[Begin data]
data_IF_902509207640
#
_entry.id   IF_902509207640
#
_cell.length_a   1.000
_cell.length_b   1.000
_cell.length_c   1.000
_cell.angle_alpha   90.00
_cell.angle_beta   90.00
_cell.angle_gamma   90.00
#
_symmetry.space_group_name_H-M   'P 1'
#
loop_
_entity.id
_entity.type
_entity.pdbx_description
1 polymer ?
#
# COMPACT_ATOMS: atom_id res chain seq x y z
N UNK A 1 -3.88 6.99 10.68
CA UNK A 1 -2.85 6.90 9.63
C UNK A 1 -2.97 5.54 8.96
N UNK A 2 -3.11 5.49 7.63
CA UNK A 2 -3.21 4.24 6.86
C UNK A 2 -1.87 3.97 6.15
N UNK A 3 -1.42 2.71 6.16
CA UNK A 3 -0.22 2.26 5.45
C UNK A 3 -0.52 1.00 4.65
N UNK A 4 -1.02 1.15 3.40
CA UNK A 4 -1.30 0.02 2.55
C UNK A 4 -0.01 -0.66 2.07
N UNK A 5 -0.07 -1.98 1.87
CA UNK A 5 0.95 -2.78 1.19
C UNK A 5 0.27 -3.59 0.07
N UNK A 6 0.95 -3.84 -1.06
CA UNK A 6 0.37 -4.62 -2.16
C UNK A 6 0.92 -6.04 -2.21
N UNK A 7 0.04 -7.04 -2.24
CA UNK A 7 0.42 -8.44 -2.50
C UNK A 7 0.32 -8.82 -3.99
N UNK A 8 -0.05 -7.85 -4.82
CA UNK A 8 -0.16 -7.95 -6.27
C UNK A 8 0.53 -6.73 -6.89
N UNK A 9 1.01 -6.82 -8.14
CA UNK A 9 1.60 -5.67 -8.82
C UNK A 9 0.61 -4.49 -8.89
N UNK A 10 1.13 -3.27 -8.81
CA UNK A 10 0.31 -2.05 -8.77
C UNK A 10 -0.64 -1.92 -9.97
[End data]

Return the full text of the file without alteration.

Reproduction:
data_IF_902509207640
#
_entry.id   IF_902509207640
#
_cell.length_a   1.000
_cell.length_b   1.000
_cell.length_c   1.000
_cell.angle_alpha   90.00
_cell.angle_beta   90.00
_cell.angle_gamma   90.00
#
_symmetry.space_group_name_H-M   'P 1'
#
loop_
_entity.id
_entity.type
_entity.pdbx_description
1 polymer ?
#
# COMPACT_ATOMS: atom_id res chain seq x y z
N UNK A 1 -3.88 6.99 10.68
CA UNK A 1 -2.85 6.90 9.63
C UNK A 1 -2.97 5.54 8.96
N UNK A 2 -3.11 5.49 7.63
CA UNK A 2 -3.21 4.24 6.86
C UNK A 2 -1.87 3.97 6.15
N UNK A 3 -1.42 2.71 6.16
CA UNK A 3 -0.22 2.26 5.45
C UNK A 3 -0.52 1.00 4.65
N UNK A 4 -1.02 1.15 3.40
CA UNK A 4 -1.30 0.02 2.55
C UNK A 4 -0.01 -0.66 2.07
N UNK A 5 -0.07 -1.98 1.87
CA UNK A 5 0.95 -2.78 1.19
C UNK A 5 0.27 -3.59 0.07
N UNK A 6 0.95 -3.84 -1.06
CA UNK A 6 0.37 -4.62 -2.16
C UNK A 6 0.92 -6.04 -2.21
N UNK A 7 0.04 -7.04 -2.24
CA UNK A 7 0.42 -8.44 -2.50
C UNK A 7 0.32 -8.82 -3.99
N UNK A 8 -0.05 -7.85 -4.82
CA UNK A 8 -0.16 -7.95 -6.27
C UNK A 8 0.53 -6.73 -6.89
N UNK A 9 1.01 -6.82 -8.14
CA UNK A 9 1.60 -5.67 -8.82
C UNK A 9 0.61 -4.49 -8.89
N UNK A 10 1.13 -3.27 -8.81
CA UNK A 10 0.31 -2.05 -8.77
C UNK A 10 -0.64 -1.92 -9.97